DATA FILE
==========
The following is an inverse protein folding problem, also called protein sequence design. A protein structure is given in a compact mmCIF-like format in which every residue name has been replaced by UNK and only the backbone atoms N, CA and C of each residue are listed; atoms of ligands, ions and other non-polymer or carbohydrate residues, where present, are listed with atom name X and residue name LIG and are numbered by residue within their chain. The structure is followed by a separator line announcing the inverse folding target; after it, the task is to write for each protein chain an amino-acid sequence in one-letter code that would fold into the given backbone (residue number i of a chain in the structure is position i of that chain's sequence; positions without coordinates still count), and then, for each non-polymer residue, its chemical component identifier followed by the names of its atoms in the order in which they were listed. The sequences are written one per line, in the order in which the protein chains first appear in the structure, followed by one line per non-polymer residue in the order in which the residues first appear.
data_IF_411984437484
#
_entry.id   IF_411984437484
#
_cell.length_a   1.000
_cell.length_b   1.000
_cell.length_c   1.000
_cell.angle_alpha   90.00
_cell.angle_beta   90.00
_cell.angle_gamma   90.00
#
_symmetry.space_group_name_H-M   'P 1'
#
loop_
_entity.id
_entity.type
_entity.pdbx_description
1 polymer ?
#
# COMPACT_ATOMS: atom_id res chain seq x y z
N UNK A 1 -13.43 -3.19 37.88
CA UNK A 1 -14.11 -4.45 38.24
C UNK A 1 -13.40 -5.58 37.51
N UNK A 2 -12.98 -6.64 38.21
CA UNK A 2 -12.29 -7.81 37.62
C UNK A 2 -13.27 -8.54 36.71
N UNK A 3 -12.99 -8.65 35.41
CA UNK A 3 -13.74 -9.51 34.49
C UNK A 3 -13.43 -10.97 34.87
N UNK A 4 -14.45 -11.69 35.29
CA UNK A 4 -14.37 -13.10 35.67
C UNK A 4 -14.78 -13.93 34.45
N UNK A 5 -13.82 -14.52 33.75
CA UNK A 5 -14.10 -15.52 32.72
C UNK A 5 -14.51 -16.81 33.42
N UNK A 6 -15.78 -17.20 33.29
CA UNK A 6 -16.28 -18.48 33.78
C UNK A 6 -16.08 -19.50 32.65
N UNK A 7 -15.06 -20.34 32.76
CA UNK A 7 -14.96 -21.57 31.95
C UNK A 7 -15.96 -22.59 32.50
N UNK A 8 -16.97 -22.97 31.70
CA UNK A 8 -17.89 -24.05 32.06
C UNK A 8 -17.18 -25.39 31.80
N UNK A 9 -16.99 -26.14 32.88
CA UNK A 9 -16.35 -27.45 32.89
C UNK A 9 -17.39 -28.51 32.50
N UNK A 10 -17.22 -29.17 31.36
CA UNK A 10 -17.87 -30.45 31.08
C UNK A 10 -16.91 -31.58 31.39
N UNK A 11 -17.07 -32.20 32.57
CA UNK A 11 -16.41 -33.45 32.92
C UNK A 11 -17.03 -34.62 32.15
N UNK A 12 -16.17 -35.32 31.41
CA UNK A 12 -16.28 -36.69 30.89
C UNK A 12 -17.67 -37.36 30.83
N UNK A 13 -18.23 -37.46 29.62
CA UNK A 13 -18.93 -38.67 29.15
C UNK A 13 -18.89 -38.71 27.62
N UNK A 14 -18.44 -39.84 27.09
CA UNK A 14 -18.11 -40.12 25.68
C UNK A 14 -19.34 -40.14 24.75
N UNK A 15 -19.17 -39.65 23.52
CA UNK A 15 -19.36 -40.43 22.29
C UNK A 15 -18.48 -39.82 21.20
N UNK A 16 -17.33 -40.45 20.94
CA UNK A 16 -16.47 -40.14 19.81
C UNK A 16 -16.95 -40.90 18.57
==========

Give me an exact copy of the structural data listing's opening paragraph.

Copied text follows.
The following is an inverse protein folding problem, also called protein sequence design. A protein structure is given in a compact mmCIF-like format in which every residue name has been replaced by UNK and only the backbone atoms N, CA and C of each residue are listed; atoms of ligands, ions and other non-polymer or carbohydrate residues, where present, are listed with atom name X and residue name LIG and are numbered by residue within their chain. The structure is followed by a separator line announcing the inverse folding target; after it, the task is to write for each protein chain an amino-acid sequence in one-letter code that would fold into the given backbone (residue number i of a chain in the structure is position i of that chain's sequence; positions without coordinates still count), and then, for each non-polymer residue, its chemical component identifier followed by the names of its atoms in the order in which they were listed. The sequences are written one per line, in the order in which the protein chains first appear in the structure, followed by one line per non-polymer residue in the order in which the residues first appear.